Let’s start with a picture that I drew back in 1999 or thereabouts. I was in college then, studying a mixture of science and humanities. I dabbled with art just for fun. Sometimes I drew doodles of animals and mailed them (in an envelope with a STAMP, can you imagine?!) to my sister. One time I sent her a cartoon about “Dangerous Alley Rabbits.”
Now, I’m not going to claim that this is great art. I was never great at art. But I’m pretty sure that I couldn’t sketch a scene with alley rabbits that’s even as “good” as that now. See, I quit drawing for fun. In the last few years I’ve done a bit of painting, but I am not in the habit of sketching or doodling anymore.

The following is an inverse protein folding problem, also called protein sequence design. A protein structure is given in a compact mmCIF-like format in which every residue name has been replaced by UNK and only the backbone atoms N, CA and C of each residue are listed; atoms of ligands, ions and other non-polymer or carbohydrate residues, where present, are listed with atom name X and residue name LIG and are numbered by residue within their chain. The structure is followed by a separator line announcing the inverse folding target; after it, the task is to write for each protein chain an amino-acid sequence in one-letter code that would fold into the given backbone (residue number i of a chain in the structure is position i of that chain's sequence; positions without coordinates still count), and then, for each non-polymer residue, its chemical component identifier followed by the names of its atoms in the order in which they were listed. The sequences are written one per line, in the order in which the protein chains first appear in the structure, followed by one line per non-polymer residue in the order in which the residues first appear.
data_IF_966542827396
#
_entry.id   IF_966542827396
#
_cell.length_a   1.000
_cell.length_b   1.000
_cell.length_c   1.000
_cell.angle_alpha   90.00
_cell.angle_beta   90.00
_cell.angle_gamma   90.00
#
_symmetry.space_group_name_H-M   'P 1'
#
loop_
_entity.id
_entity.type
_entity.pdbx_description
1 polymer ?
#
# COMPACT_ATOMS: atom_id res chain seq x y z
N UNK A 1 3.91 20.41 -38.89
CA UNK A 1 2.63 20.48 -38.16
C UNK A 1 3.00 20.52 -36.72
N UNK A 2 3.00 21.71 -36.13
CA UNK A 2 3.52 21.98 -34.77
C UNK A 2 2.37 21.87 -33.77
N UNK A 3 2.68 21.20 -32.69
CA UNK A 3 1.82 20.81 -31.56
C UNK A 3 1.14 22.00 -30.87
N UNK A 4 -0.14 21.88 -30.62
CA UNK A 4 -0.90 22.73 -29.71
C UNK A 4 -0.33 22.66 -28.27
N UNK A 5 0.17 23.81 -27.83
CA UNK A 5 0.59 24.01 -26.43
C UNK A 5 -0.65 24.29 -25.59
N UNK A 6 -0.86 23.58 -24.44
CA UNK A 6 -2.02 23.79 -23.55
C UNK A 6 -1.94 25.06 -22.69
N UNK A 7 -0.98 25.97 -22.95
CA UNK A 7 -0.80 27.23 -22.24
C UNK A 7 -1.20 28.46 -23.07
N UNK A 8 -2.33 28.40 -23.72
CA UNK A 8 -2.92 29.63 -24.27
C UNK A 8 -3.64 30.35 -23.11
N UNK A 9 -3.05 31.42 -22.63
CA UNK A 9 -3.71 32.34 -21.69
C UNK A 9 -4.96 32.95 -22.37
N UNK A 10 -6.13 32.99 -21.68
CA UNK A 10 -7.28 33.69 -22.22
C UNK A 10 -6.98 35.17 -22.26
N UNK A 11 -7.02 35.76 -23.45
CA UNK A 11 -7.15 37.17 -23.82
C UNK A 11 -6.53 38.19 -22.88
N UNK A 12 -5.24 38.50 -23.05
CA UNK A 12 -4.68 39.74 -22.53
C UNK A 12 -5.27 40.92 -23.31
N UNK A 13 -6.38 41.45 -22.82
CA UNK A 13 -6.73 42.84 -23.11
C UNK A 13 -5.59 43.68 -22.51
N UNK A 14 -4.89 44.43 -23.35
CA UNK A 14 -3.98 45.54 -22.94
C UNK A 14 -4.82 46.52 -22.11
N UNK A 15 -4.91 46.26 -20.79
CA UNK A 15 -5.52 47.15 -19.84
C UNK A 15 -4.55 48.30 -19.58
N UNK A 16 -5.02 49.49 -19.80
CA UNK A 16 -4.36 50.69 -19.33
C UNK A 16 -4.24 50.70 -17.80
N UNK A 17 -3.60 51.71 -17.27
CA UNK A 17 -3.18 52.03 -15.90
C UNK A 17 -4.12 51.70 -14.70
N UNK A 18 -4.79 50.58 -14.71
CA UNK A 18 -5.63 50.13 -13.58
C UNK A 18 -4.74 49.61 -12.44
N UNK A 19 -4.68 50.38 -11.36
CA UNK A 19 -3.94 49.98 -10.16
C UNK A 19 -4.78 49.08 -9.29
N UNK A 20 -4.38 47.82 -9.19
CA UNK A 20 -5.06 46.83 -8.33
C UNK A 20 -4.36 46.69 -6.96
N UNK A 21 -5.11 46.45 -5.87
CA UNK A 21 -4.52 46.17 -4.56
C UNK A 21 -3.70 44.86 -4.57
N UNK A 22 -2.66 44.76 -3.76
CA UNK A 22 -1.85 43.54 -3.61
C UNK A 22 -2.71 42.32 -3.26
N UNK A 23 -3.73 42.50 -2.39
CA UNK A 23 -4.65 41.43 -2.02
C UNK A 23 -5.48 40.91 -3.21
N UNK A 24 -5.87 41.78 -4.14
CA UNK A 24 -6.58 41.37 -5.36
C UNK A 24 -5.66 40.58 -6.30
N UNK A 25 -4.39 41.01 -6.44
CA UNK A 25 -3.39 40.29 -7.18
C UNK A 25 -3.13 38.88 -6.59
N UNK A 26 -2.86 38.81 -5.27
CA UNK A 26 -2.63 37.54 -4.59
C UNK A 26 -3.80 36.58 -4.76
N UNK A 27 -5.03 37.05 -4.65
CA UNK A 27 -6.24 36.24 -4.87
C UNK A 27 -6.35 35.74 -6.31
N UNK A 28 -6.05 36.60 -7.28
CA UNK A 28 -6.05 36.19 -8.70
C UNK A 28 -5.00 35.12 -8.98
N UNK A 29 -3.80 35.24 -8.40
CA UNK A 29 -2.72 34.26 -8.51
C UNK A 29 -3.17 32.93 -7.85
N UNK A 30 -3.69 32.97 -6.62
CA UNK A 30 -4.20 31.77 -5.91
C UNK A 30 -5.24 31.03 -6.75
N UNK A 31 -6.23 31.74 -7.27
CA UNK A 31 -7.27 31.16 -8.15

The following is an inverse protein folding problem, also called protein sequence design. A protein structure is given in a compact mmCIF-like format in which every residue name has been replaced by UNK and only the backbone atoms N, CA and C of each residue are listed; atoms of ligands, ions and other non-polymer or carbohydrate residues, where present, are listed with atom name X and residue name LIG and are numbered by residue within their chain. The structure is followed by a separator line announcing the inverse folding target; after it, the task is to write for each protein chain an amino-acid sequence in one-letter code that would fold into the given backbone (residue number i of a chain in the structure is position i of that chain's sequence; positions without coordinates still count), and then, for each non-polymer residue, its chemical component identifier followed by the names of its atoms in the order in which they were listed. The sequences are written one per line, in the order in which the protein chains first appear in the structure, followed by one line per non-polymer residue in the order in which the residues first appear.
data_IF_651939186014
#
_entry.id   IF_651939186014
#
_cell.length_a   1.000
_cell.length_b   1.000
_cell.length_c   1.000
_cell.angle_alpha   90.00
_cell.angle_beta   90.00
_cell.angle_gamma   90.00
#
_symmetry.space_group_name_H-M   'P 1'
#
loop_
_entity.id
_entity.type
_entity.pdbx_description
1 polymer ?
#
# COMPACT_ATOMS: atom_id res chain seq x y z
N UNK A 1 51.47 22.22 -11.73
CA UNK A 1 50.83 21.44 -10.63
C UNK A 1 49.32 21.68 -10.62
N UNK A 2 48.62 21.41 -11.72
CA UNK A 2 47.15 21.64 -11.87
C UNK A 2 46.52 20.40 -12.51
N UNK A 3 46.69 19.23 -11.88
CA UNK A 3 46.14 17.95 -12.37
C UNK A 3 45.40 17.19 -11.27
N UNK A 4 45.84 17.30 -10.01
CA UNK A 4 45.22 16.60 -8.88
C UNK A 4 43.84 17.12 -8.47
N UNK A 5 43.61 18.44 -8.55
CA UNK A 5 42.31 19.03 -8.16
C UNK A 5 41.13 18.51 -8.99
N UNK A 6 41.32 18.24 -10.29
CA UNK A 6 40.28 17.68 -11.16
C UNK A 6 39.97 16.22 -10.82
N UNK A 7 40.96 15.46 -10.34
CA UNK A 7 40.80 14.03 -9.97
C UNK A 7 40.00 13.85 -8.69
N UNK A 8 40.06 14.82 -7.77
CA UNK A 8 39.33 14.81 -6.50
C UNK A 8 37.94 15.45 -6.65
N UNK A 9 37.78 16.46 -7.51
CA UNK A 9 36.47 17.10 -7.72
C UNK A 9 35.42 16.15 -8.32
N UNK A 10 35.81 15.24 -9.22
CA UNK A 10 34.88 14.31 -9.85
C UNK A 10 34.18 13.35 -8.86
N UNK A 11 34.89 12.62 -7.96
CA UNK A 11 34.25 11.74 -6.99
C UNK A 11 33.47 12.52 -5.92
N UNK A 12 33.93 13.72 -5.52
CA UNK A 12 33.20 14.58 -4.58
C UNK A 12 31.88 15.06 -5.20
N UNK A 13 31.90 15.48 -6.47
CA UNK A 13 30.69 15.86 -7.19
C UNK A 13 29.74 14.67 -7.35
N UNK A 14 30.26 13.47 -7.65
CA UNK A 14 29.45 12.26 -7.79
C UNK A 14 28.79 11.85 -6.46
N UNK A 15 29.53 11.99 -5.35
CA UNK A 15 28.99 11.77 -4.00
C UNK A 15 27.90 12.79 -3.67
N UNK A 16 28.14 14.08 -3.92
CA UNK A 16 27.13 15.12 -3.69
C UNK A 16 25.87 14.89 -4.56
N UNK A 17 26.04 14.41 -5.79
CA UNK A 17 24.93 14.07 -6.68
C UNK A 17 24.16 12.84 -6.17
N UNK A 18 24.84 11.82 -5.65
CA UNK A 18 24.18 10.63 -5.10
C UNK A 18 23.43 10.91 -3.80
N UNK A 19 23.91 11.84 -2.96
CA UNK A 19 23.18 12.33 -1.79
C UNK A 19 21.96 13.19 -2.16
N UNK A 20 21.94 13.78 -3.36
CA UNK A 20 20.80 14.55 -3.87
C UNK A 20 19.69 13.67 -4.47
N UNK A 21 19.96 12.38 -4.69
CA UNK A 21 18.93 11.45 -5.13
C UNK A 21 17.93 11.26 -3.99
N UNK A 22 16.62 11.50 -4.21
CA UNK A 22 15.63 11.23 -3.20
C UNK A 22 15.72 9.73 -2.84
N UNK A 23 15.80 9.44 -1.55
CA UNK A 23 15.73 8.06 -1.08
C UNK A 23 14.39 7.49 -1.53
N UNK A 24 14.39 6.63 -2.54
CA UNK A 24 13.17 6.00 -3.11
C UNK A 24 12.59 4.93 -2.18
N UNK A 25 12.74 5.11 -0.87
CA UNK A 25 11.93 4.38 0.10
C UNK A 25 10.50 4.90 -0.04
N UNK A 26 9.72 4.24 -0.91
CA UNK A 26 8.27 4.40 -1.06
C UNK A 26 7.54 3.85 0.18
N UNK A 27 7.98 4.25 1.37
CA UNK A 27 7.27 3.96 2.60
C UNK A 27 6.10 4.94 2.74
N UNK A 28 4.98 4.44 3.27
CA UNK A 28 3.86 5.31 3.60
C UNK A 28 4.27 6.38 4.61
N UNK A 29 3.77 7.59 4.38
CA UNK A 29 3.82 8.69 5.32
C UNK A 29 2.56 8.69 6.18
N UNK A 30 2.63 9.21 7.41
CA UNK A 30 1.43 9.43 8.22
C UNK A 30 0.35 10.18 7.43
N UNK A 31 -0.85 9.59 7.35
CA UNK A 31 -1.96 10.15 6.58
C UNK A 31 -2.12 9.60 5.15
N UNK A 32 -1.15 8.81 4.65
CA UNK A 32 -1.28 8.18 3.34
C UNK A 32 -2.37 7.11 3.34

And it shows, as you can see from this 2019 doodle:
That little bird has personality, but it also has . . . problems? It’s not like I can draw from my memories of holding a pencil twenty years ago; I’ve forgotten how to do it.
That’s my lesson for February: if you don’t lose your skills, you may lose them. I think this is the flip side of the saying that “practice makes perfect.” You need to practice not just so you progress, but so that you don’t regress. This applies to music, to art, and (I think) to writing.
So keep writing! (Or drawing, or stitching, or otherwise making.) Use it or lose it!